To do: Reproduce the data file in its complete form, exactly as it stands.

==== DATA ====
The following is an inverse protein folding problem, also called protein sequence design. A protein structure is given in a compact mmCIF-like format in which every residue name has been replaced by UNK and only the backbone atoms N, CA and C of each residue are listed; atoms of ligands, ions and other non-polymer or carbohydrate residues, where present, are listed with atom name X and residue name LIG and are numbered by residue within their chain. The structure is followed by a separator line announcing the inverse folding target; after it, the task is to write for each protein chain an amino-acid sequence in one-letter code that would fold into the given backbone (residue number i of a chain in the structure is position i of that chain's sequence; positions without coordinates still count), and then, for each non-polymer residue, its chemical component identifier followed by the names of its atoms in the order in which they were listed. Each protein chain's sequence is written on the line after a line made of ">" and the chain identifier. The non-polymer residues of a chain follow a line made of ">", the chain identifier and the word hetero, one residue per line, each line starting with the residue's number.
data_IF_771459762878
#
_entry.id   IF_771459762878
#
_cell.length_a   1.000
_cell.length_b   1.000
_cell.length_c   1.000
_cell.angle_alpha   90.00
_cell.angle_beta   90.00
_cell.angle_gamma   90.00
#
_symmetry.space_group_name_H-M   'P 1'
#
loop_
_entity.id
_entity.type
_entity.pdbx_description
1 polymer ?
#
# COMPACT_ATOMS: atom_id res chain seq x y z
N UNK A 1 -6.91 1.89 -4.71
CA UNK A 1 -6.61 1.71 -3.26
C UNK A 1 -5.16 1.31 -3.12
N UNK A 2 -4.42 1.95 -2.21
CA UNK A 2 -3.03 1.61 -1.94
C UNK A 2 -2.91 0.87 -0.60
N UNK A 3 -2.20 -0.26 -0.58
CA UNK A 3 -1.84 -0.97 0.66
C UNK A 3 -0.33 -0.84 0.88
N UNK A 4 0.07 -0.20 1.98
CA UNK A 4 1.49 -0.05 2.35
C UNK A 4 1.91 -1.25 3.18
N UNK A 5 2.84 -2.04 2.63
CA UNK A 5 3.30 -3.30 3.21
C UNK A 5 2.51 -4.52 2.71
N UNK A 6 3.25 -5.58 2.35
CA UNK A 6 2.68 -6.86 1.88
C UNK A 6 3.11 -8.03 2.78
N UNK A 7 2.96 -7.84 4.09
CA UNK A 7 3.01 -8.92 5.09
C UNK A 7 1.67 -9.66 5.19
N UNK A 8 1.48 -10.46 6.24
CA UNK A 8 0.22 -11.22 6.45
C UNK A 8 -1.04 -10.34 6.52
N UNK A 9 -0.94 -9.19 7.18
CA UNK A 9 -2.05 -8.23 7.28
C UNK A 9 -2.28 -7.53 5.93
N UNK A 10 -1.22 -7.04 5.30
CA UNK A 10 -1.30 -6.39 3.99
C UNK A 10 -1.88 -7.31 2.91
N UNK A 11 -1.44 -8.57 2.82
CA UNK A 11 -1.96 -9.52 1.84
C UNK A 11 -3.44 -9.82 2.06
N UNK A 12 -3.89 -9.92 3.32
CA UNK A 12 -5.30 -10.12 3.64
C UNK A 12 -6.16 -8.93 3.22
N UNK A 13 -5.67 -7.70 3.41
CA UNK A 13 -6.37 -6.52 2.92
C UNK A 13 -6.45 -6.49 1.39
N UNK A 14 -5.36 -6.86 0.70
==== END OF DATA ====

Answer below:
The following is an inverse protein folding problem, also called protein sequence design. A protein structure is given in a compact mmCIF-like format in which every residue name has been replaced by UNK and only the backbone atoms N, CA and C of each residue are listed; atoms of ligands, ions and other non-polymer or carbohydrate residues, where present, are listed with atom name X and residue name LIG and are numbered by residue within their chain. The structure is followed by a separator line announcing the inverse folding target; after it, the task is to write for each protein chain an amino-acid sequence in one-letter code that would fold into the given backbone (residue number i of a chain in the structure is position i of that chain's sequence; positions without coordinates still count), and then, for each non-polymer residue, its chemical component identifier followed by the names of its atoms in the order in which they were listed. Each protein chain's sequence is written on the line after a line made of ">" and the chain identifier. The non-polymer residues of a chain follow a line made of ">", the chain identifier and the word hetero, one residue per line, each line starting with the residue's number.
data_IF_771459762878
#
_entry.id   IF_771459762878
#
_cell.length_a   1.000
_cell.length_b   1.000
_cell.length_c   1.000
_cell.angle_alpha   90.00
_cell.angle_beta   90.00
_cell.angle_gamma   90.00
#
_symmetry.space_group_name_H-M   'P 1'
#
loop_
_entity.id
_entity.type
_entity.pdbx_description
1 polymer ?
#
# COMPACT_ATOMS: atom_id res chain seq x y z
N UNK A 1 -6.91 1.89 -4.71
CA UNK A 1 -6.61 1.71 -3.26
C UNK A 1 -5.16 1.31 -3.12
N UNK A 2 -4.42 1.95 -2.21
CA UNK A 2 -3.03 1.61 -1.94
C UNK A 2 -2.91 0.87 -0.60
N UNK A 3 -2.20 -0.26 -0.58
CA UNK A 3 -1.84 -0.97 0.66
C UNK A 3 -0.33 -0.84 0.88
N UNK A 4 0.07 -0.20 1.98
CA UNK A 4 1.49 -0.05 2.35
C UNK A 4 1.91 -1.25 3.18
N UNK A 5 2.84 -2.04 2.63
CA UNK A 5 3.30 -3.30 3.21
C UNK A 5 2.51 -4.52 2.71
N UNK A 6 3.25 -5.58 2.35
CA UNK A 6 2.68 -6.86 1.88
C UNK A 6 3.11 -8.03 2.78
N UNK A 7 2.96 -7.84 4.09
CA UNK A 7 3.01 -8.92 5.09
C UNK A 7 1.67 -9.66 5.19
N UNK A 8 1.48 -10.46 6.24
CA UNK A 8 0.22 -11.22 6.45
C UNK A 8 -1.04 -10.34 6.52
N UNK A 9 -0.94 -9.19 7.18
CA UNK A 9 -2.05 -8.23 7.28
C UNK A 9 -2.28 -7.53 5.93
N UNK A 10 -1.22 -7.04 5.30
CA UNK A 10 -1.30 -6.39 3.99
C UNK A 10 -1.88 -7.31 2.91
N UNK A 11 -1.44 -8.57 2.82
CA UNK A 11 -1.96 -9.52 1.84
C UNK A 11 -3.44 -9.82 2.06
N UNK A 12 -3.89 -9.92 3.32
CA UNK A 12 -5.30 -10.12 3.64
C UNK A 12 -6.16 -8.93 3.22
N UNK A 13 -5.67 -7.70 3.41
CA UNK A 13 -6.37 -6.52 2.92
C UNK A 13 -6.45 -6.49 1.39
N UNK A 14 -5.36 -6.86 0.70